Electromagnetic and thermomechanic characterization and reliability evaluation

Multiscale residual stress analysis in thin film layers#

© Fraunhofer ENAS
This newly developed method for local measurements scales the macroscopic bulge test into micro technical magnitudes.
© Fraunhofer ENAS
Multiscale concept.

In modern technologies, thin films and multilayer structures are important for the functionality of micro- and nanosystems. Such thin layer constructs are generally subject to residual stresses, which can lead to damage, delamination or failure of the film or membranes. This can occur at all scales, from macro-, micro-, to nanoscale. For the latter case, residual stresses in thin films can differ greatly of that found in bulk materials. Furthermore, local stresses and stress gradients play a decisive role in various thin film properties. However, those inherent stresses are usually unknown, even if they decisively influence the material and system performance. The knowledge of the residual stresses is essential for the reliability and robustness of the systems.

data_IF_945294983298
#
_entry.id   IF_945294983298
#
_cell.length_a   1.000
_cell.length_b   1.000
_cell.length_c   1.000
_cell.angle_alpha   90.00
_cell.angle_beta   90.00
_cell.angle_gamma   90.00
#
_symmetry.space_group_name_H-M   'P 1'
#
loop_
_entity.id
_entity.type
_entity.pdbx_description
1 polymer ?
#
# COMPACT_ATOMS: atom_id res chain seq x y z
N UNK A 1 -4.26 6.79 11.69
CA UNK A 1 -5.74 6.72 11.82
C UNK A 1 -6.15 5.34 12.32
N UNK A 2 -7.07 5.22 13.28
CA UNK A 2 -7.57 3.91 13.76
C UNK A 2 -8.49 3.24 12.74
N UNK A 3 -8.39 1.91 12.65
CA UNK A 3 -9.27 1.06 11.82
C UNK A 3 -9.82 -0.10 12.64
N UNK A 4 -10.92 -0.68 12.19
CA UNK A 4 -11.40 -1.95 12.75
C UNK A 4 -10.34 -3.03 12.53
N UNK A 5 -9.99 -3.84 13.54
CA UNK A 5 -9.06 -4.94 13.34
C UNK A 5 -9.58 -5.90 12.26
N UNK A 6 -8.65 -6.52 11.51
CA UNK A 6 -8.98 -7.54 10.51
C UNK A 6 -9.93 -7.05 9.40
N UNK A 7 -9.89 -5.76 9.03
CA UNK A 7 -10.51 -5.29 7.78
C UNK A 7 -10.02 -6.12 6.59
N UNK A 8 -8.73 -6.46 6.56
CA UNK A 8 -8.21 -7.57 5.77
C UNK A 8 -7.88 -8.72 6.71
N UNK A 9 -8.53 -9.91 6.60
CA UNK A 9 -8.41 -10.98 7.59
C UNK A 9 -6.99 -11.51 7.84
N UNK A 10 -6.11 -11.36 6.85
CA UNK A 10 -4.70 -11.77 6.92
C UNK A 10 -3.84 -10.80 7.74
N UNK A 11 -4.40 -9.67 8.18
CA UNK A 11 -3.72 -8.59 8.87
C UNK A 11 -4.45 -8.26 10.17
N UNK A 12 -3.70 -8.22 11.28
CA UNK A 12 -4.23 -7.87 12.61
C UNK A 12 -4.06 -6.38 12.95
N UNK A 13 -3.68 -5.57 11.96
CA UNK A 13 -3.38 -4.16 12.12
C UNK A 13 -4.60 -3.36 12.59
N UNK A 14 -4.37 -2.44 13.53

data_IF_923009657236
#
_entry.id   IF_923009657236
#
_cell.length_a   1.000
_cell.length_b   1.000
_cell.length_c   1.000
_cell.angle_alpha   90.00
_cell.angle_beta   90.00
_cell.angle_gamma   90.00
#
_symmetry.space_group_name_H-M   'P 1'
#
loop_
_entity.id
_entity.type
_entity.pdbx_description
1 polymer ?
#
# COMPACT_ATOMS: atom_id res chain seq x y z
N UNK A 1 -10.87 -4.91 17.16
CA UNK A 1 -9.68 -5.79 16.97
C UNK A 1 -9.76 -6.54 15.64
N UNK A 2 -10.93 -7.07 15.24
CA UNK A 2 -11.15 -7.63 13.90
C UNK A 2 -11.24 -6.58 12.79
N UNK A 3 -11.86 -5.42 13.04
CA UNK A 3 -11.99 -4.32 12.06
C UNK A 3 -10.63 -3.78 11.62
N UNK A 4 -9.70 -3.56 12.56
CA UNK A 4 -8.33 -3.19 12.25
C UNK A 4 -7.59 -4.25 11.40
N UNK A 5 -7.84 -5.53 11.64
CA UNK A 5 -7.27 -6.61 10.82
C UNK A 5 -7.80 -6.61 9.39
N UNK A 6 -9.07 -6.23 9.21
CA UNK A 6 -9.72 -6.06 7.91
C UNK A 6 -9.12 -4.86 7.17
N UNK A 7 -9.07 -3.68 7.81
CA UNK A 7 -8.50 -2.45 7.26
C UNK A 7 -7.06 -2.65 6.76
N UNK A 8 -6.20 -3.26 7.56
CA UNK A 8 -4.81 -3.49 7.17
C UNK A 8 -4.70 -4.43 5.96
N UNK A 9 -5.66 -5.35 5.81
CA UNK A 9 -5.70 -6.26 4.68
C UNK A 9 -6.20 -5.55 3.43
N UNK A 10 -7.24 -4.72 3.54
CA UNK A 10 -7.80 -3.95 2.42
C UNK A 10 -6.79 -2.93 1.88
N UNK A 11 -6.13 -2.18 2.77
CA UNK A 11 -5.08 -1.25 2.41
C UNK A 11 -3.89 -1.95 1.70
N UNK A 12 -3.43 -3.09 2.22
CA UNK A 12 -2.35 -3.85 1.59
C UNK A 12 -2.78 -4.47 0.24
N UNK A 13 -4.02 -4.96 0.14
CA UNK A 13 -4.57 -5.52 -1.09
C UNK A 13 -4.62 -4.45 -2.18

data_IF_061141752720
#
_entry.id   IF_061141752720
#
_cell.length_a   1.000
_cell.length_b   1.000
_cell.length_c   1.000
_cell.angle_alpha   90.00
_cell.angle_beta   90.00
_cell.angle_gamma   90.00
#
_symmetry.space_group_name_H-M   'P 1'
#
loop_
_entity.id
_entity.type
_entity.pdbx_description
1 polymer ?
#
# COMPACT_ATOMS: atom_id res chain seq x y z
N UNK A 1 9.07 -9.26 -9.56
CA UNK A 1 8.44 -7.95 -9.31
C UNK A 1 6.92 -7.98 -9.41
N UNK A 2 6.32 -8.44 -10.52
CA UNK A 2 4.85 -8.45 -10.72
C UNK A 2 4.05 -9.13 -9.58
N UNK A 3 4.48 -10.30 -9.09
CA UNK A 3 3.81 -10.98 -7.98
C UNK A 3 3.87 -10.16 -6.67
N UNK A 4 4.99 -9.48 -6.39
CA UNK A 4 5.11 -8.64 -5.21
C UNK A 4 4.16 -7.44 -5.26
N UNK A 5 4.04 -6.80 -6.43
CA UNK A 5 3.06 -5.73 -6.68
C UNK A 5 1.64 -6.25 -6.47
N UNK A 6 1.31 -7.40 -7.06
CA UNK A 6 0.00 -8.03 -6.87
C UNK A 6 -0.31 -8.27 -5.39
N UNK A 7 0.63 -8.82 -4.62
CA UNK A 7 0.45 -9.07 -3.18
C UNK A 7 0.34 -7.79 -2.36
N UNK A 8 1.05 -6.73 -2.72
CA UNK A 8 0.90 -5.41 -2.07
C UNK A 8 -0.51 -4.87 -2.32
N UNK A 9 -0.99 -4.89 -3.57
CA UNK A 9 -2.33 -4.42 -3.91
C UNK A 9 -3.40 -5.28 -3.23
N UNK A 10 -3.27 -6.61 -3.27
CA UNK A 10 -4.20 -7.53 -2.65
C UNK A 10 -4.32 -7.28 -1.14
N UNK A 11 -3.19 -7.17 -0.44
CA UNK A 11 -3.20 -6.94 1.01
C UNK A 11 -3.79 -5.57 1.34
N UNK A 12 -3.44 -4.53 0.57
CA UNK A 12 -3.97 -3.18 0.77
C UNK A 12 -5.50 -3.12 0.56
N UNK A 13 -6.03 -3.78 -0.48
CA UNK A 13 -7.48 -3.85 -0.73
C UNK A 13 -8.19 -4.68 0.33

The fibDAC method is a high-resolution, direction-resolving, residual stress analysis on surface layers and layer stacks used on micro- and nanoscale. This method, a combination of Focus Ion Beam micromilling, extensive strain analysis by means of digital image correlation (DIC) and analytical / numerical models for residual stress calculation, is being optimized at Fraunhofer ENAS and is on the way to be qualified.

For local measurements on macro- and microscopic scales, a combined optical method is used. This newly developed method scales the macroscopic bulge test into micro technical magnitudes. It uses a chromatic sensor for deformation detection along the out of plane axis and a digital image correlation, based on an optical observation (HD video camera), simultaneously asses the in-plane deformation. Analogous to the fibDAC, the material parameters can be obtained by comparing experiments with analytical solutions (FEM).
Last axis of development, the multiscale concept, which was developed within the NanoEis+ project in cooperation with CWM, is able to determine global properties of a system, as well as to detect local inhomogeneities and complex residual stress distributions, allowing us to adequately assess all inherent stress-related influences on the functionality and failure behavior.